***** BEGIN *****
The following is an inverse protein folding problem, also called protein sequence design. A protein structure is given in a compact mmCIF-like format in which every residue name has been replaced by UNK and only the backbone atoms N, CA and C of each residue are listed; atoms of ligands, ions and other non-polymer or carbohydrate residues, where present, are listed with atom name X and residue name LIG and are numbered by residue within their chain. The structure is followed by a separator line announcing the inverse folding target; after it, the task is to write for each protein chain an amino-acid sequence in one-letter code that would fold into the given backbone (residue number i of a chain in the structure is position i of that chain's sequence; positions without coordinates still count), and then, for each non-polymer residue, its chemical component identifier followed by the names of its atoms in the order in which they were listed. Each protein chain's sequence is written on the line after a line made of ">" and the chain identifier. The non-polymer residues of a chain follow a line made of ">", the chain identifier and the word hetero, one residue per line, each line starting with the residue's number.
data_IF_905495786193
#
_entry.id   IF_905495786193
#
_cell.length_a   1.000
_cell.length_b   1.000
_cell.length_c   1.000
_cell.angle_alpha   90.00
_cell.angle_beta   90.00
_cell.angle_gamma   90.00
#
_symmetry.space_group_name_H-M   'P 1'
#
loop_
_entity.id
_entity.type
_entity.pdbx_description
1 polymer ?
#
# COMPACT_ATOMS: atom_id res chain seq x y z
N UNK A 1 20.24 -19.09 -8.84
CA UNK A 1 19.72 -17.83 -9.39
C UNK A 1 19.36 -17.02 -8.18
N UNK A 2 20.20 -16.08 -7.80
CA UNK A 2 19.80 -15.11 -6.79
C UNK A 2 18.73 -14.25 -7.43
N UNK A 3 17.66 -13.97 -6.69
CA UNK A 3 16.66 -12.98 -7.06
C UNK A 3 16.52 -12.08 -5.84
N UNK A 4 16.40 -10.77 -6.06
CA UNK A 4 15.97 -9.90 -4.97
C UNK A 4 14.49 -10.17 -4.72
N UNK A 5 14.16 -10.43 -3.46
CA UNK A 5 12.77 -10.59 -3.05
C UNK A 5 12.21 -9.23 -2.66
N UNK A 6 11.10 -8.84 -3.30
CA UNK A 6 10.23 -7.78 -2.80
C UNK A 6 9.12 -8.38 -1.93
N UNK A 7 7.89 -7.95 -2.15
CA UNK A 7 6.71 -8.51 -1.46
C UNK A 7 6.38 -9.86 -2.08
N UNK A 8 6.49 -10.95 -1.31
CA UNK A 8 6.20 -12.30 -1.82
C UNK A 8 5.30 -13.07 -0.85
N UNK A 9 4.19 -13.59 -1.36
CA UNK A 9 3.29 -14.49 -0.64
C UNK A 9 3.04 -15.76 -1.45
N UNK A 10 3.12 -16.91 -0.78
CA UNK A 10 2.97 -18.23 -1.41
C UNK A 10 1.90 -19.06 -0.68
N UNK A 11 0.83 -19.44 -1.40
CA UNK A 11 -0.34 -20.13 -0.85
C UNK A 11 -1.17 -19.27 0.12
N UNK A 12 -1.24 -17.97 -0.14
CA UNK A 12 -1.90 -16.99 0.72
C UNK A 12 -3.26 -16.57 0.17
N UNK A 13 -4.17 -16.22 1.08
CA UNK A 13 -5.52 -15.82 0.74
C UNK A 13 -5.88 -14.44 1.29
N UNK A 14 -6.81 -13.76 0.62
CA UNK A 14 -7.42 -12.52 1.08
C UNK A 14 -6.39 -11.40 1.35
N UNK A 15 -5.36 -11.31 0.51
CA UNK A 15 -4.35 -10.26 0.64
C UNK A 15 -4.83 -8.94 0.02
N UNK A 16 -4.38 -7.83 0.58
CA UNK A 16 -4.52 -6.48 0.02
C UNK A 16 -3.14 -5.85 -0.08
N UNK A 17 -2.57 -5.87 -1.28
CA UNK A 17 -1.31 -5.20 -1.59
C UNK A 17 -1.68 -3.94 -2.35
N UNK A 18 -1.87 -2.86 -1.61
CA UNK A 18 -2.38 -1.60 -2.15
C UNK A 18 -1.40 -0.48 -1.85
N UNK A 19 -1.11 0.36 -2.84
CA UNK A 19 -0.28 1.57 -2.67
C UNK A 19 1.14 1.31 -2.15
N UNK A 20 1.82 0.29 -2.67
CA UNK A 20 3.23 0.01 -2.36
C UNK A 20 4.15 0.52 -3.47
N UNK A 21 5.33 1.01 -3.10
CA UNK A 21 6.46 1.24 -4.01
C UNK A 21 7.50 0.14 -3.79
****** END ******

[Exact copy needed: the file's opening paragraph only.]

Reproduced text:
The following is an inverse protein folding problem, also called protein sequence design. A protein structure is given in a compact mmCIF-like format in which every residue name has been replaced by UNK and only the backbone atoms N, CA and C of each residue are listed; atoms of ligands, ions and other non-polymer or carbohydrate residues, where present, are listed with atom name X and residue name LIG and are numbered by residue within their chain. The structure is followed by a separator line announcing the inverse folding target; after it, the task is to write for each protein chain an amino-acid sequence in one-letter code that would fold into the given backbone (residue number i of a chain in the structure is position i of that chain's sequence; positions without coordinates still count), and then, for each non-polymer residue, its chemical component identifier followed by the names of its atoms in the order in which they were listed. Each protein chain's sequence is written on the line after a line made of ">" and the chain identifier. The non-polymer residues of a chain follow a line made of ">", the chain identifier and the word hetero, one residue per line, each line starting with the residue's number.